They all left at the end with big grins having experienced success with this skill, many thanking me for the lesson, and I am optimistic that they will be able to recall and build on it after half term (though we'll have to wait and see). What's more, despite the apparently dry content I had not a single comment/complaint about not doing something 'fun' (usually student code for playing some kind of brainless game or watching a film), and they were all engaged and working hard throughout the lesson. 

Not that I'm hung up on levels but to give some perspective for those non-maths folks out there, this class have target levels in the range of high level 5 to low level 7. Trigonometry is rated as level 8, and as such this is a topic that should stretch even the best in the class. By most predictions it shouldn't have worked - surely they weren't in the mood for this at the end of a long half term? Surely they needed something more 'engaging?'

Only ordinary
I'll re-emphasise, this was their very last lesson before a week off, at the end of a 6 week half term. Frankly if a student teacher had suggested doing this lesson at that timing of the week/term I may well have questioned their judgement, but it worked! Basically against all the odds given timing in the day, week, term, and pre-conceptions about 'good' activities a completely ordinary, very traditional lesson had delivered outstanding outcomes.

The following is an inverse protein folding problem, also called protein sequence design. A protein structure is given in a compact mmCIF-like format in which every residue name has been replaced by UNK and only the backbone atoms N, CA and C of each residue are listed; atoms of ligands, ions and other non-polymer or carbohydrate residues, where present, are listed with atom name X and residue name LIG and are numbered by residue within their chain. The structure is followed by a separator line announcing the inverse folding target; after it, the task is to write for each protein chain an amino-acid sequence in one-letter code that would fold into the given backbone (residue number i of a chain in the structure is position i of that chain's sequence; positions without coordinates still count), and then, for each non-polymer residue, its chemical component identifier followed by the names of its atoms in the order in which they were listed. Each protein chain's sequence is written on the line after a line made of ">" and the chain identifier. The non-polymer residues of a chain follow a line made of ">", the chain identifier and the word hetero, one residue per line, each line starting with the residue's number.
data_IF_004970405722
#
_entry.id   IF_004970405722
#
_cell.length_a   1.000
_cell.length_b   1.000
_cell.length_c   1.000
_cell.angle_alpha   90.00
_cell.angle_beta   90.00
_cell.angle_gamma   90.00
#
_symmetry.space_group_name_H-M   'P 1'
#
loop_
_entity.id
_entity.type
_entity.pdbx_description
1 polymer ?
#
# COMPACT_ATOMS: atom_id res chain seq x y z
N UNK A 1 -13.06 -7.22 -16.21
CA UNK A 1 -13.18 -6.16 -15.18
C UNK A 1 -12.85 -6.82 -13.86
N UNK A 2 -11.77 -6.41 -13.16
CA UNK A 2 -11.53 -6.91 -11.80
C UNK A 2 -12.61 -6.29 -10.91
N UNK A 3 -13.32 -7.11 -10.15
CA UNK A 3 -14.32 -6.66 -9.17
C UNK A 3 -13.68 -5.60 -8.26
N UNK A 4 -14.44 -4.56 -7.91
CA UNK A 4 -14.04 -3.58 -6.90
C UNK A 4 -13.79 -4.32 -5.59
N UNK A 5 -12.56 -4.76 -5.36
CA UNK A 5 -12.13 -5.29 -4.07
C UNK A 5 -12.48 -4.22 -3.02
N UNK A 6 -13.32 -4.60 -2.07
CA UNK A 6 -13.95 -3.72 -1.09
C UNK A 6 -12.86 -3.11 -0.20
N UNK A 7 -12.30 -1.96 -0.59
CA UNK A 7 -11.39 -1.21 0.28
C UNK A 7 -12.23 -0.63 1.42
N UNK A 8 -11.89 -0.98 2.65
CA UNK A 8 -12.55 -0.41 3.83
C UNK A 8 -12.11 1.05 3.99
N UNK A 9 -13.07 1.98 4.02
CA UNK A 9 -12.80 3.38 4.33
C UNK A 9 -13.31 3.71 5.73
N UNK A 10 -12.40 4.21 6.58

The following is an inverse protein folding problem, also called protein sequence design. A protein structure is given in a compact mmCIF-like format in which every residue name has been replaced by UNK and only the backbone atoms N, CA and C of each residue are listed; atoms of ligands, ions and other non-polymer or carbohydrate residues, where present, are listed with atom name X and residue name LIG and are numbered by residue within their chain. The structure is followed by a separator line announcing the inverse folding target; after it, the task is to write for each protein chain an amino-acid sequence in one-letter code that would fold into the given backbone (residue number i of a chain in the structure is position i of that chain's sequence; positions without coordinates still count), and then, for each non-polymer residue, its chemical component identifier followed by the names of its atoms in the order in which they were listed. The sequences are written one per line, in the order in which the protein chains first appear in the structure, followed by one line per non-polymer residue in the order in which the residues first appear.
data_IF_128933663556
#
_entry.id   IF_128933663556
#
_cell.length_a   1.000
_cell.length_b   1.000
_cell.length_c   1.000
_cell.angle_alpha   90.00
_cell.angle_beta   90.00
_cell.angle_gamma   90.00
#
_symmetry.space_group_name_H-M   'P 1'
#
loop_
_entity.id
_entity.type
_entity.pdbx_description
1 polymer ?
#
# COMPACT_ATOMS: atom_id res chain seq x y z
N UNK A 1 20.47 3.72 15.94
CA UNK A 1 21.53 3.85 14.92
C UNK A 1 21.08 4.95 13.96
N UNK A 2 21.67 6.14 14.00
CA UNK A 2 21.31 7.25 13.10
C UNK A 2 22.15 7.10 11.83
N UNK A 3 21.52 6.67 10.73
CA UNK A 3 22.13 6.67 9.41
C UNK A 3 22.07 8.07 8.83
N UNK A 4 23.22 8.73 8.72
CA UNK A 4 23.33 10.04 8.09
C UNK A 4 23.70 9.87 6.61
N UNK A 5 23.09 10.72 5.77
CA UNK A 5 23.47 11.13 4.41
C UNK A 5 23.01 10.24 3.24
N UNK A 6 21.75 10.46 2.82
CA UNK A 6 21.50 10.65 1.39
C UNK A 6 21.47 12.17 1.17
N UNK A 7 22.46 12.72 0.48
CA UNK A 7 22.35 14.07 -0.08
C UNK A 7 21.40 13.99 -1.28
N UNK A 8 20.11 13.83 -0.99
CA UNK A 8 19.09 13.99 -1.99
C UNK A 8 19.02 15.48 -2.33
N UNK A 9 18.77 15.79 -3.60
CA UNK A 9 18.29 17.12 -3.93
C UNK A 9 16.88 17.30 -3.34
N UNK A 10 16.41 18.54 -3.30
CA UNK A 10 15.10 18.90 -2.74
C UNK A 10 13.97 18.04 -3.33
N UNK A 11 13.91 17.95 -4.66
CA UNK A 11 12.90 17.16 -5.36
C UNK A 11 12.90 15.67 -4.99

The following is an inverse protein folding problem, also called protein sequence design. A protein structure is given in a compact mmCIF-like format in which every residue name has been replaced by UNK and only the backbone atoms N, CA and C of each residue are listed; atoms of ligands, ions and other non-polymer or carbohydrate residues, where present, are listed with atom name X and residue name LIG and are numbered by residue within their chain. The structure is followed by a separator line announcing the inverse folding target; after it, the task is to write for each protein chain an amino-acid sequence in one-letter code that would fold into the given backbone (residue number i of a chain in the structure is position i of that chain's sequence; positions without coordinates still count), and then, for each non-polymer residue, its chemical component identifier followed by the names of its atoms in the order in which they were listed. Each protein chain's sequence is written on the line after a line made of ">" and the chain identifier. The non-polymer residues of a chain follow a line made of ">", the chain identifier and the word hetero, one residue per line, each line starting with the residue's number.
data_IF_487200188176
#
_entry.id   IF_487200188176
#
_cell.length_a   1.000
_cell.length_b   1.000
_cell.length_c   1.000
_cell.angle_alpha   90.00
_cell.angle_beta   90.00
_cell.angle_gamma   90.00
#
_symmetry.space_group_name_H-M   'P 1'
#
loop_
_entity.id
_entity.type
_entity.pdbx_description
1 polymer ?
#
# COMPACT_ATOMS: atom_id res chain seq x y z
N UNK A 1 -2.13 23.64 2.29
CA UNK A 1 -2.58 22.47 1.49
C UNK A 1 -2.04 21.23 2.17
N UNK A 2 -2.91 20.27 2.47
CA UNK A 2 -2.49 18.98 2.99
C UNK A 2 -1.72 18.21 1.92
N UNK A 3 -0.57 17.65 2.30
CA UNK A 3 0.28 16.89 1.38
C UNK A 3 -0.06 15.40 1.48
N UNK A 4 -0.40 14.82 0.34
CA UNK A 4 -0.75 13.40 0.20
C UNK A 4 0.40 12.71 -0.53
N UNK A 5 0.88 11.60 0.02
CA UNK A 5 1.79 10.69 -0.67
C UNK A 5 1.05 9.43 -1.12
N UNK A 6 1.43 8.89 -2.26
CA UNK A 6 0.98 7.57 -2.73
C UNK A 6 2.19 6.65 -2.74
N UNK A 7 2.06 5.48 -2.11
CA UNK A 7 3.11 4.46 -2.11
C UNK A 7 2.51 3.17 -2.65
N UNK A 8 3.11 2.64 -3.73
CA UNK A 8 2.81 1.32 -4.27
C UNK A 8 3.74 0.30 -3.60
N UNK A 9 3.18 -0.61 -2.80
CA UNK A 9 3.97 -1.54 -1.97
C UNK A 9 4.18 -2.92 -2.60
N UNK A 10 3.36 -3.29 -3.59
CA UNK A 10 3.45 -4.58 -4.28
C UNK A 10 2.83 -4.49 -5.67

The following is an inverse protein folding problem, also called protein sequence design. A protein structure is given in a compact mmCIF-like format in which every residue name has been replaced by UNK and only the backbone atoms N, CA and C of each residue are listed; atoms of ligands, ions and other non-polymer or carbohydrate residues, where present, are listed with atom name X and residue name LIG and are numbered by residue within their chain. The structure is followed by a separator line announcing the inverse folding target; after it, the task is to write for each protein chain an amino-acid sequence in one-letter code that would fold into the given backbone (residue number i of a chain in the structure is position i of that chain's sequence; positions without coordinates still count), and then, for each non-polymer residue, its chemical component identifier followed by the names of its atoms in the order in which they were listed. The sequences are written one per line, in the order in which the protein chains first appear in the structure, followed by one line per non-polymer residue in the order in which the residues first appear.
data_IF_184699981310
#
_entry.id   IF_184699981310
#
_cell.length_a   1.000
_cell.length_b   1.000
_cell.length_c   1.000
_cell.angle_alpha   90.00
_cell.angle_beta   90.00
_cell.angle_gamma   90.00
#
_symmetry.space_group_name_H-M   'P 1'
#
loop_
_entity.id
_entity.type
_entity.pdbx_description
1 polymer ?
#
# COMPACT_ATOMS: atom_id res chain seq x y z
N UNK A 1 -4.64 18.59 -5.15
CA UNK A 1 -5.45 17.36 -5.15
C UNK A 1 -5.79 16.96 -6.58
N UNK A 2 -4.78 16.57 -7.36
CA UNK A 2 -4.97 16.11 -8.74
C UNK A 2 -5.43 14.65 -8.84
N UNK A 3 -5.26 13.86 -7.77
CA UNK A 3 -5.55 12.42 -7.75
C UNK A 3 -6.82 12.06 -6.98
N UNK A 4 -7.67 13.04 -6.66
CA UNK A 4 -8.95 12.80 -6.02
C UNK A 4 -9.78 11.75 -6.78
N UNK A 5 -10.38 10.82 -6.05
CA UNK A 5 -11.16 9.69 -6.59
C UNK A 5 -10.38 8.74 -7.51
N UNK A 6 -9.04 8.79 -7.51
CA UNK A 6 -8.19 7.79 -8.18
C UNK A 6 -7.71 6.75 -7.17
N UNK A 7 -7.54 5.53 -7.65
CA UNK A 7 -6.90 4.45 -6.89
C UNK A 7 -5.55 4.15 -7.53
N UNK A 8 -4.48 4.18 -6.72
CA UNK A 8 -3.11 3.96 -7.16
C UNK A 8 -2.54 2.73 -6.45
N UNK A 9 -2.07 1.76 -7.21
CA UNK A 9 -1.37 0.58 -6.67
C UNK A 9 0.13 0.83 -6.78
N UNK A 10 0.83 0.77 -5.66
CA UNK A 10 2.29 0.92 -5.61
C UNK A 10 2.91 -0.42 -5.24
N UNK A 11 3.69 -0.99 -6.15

I'm not writing this to proclaim myself as some kind of super-teacher, I think I'm fairly ordinary. This lesson on paper had no right to be as successful as it was given all of the factors going against it. I certainly wouldn't suggest it could fall into a category of "outstanding" as planned, I guess it could even be viewed as "requires improvement" as planned.

What made it work?
It actually took me a while to realise the significance of this lesson in terms of my relationship with that group. When I was planning the lesson I'd not even questioned that they might not be up for it, but afterwards it struck me that it was by no means a certainty. I had to think it through a bit, and in the end I came to the conclusion that this lesson was just one in a long string of basically good lessons, which is something they are now completely used to....

All about habits
I'm suggesting that what made the real difference with this group in this lesson, and what gave me the confidence to plan it in this way given the context, is a track record of ingrained habits and expectations (both from me and the students).

I've been teaching this group since July, and they know that I have high expectations for them. Since November I have been using RAG123 marking with this class. As a result they know that I will review their work and respond to exactly what they have done in each lesson. This means their effort levels are consistently good - they don't like to get reds! I also know them very well now as a result of RAG123 dialogue, and know the kind of support each student is likely to need during a lesson like this.